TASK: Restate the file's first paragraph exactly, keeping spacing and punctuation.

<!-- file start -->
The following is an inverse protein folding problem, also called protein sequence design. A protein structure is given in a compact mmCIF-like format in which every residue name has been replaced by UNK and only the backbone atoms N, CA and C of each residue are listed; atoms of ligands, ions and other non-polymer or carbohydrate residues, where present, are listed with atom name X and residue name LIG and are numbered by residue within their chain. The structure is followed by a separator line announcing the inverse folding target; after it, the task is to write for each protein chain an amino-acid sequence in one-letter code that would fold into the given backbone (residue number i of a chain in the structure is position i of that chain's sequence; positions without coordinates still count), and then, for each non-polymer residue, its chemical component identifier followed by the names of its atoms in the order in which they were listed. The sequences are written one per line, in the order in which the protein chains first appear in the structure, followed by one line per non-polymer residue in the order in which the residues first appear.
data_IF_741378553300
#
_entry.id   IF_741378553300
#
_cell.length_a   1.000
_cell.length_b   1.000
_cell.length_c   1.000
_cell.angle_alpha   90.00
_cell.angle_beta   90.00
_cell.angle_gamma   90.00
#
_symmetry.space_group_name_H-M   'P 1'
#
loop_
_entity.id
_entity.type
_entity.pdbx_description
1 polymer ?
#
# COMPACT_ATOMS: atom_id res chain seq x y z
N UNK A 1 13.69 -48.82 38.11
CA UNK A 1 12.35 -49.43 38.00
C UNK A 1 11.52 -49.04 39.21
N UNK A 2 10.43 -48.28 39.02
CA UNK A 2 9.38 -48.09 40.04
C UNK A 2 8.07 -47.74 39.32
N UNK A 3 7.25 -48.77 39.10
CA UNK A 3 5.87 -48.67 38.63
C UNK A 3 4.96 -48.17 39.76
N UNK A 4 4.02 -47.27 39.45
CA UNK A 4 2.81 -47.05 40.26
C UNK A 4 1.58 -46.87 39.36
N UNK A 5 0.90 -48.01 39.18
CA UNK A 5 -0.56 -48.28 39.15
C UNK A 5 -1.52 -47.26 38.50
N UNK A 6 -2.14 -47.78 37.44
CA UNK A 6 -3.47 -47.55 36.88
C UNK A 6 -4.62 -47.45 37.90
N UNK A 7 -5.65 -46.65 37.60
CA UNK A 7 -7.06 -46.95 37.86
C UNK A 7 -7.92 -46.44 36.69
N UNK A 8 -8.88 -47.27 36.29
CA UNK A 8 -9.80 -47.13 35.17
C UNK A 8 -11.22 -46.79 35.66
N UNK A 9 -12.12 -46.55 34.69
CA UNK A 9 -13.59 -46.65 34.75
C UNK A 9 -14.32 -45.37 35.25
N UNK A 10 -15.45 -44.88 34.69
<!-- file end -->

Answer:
The following is an inverse protein folding problem, also called protein sequence design. A protein structure is given in a compact mmCIF-like format in which every residue name has been replaced by UNK and only the backbone atoms N, CA and C of each residue are listed; atoms of ligands, ions and other non-polymer or carbohydrate residues, where present, are listed with atom name X and residue name LIG and are numbered by residue within their chain. The structure is followed by a separator line announcing the inverse folding target; after it, the task is to write for each protein chain an amino-acid sequence in one-letter code that would fold into the given backbone (residue number i of a chain in the structure is position i of that chain's sequence; positions without coordinates still count), and then, for each non-polymer residue, its chemical component identifier followed by the names of its atoms in the order in which they were listed. The sequences are written one per line, in the order in which the protein chains first appear in the structure, followed by one line per non-polymer residue in the order in which the residues first appear.